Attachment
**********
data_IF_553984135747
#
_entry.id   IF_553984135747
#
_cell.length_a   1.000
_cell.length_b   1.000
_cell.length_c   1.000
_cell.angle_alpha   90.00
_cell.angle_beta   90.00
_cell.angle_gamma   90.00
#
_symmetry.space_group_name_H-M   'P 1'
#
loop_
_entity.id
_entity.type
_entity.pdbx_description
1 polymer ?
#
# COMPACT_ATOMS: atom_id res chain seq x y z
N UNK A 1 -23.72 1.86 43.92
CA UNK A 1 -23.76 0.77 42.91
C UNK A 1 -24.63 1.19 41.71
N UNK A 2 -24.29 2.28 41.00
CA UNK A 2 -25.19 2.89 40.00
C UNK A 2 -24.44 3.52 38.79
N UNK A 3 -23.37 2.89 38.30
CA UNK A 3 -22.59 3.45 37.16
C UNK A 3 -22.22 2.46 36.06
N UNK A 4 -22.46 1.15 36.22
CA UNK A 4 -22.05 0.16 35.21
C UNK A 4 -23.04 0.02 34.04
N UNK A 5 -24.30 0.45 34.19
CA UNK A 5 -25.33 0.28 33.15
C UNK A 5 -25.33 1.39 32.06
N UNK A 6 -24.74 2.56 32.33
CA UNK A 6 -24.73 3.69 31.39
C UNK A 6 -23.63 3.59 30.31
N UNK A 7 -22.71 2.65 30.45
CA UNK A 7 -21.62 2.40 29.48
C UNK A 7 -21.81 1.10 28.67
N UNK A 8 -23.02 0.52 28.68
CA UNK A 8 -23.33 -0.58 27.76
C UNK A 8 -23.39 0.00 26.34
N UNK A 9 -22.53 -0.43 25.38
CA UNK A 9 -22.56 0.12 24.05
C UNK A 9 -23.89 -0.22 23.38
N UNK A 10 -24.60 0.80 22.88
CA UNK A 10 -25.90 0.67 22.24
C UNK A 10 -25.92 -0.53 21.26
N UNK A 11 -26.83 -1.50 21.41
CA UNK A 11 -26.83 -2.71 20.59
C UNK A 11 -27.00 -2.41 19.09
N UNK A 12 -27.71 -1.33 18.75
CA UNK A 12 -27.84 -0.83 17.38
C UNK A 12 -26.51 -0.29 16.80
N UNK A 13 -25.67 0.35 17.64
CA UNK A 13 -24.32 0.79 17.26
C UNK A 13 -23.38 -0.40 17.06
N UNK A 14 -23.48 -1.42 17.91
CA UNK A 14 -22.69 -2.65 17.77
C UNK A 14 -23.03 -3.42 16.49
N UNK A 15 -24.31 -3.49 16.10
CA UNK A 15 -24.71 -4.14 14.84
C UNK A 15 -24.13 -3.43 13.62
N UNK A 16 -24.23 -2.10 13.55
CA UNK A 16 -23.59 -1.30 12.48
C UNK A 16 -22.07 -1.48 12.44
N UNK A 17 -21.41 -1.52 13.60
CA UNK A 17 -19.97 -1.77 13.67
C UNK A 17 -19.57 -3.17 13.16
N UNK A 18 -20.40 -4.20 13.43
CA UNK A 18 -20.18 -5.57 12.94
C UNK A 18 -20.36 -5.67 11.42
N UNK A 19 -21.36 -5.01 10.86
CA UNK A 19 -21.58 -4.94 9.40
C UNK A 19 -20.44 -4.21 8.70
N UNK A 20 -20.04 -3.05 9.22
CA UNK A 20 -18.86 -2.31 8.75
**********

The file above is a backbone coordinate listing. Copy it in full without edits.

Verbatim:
data_IF_553984135747
#
_entry.id   IF_553984135747
#
_cell.length_a   1.000
_cell.length_b   1.000
_cell.length_c   1.000
_cell.angle_alpha   90.00
_cell.angle_beta   90.00
_cell.angle_gamma   90.00
#
_symmetry.space_group_name_H-M   'P 1'
#
loop_
_entity.id
_entity.type
_entity.pdbx_description
1 polymer ?
#
# COMPACT_ATOMS: atom_id res chain seq x y z
N UNK A 1 -23.72 1.86 43.92
CA UNK A 1 -23.76 0.77 42.91
C UNK A 1 -24.63 1.19 41.71
N UNK A 2 -24.29 2.28 41.00
CA UNK A 2 -25.19 2.89 40.00
C UNK A 2 -24.44 3.52 38.79
N UNK A 3 -23.37 2.89 38.30
CA UNK A 3 -22.59 3.45 37.16
C UNK A 3 -22.22 2.46 36.06
N UNK A 4 -22.46 1.15 36.22
CA UNK A 4 -22.05 0.16 35.21
C UNK A 4 -23.04 0.02 34.04
N UNK A 5 -24.30 0.45 34.19
CA UNK A 5 -25.33 0.28 33.15
C UNK A 5 -25.33 1.39 32.06
N UNK A 6 -24.74 2.56 32.33
CA UNK A 6 -24.73 3.69 31.39
C UNK A 6 -23.63 3.59 30.31
N UNK A 7 -22.71 2.65 30.45
CA UNK A 7 -21.62 2.40 29.48
C UNK A 7 -21.81 1.10 28.67
N UNK A 8 -23.02 0.52 28.68
CA UNK A 8 -23.33 -0.58 27.76
C UNK A 8 -23.39 0.00 26.34
N UNK A 9 -22.53 -0.43 25.38
CA UNK A 9 -22.56 0.12 24.05
C UNK A 9 -23.89 -0.22 23.38
N UNK A 10 -24.60 0.80 22.88
CA UNK A 10 -25.90 0.67 22.24
C UNK A 10 -25.92 -0.53 21.26
N UNK A 11 -26.83 -1.50 21.41
CA UNK A 11 -26.83 -2.71 20.59
C UNK A 11 -27.00 -2.41 19.09
N UNK A 12 -27.71 -1.33 18.75
CA UNK A 12 -27.84 -0.83 17.38
C UNK A 12 -26.51 -0.29 16.80
N UNK A 13 -25.67 0.35 17.64
CA UNK A 13 -24.32 0.79 17.26
C UNK A 13 -23.38 -0.40 17.06
N UNK A 14 -23.48 -1.42 17.91
CA UNK A 14 -22.69 -2.65 17.77
C UNK A 14 -23.03 -3.42 16.49
N UNK A 15 -24.31 -3.49 16.10
CA UNK A 15 -24.71 -4.14 14.84
C UNK A 15 -24.13 -3.43 13.62
N UNK A 16 -24.23 -2.10 13.55
CA UNK A 16 -23.59 -1.30 12.48
C UNK A 16 -22.07 -1.48 12.44
N UNK A 17 -21.41 -1.52 13.60
CA UNK A 17 -19.97 -1.77 13.67
C UNK A 17 -19.57 -3.17 13.16
N UNK A 18 -20.40 -4.20 13.43
CA UNK A 18 -20.18 -5.57 12.94
C UNK A 18 -20.36 -5.67 11.42
N UNK A 19 -21.36 -5.01 10.86
CA UNK A 19 -21.58 -4.94 9.40
C UNK A 19 -20.44 -4.21 8.70
N UNK A 20 -20.04 -3.05 9.22
CA UNK A 20 -18.86 -2.31 8.75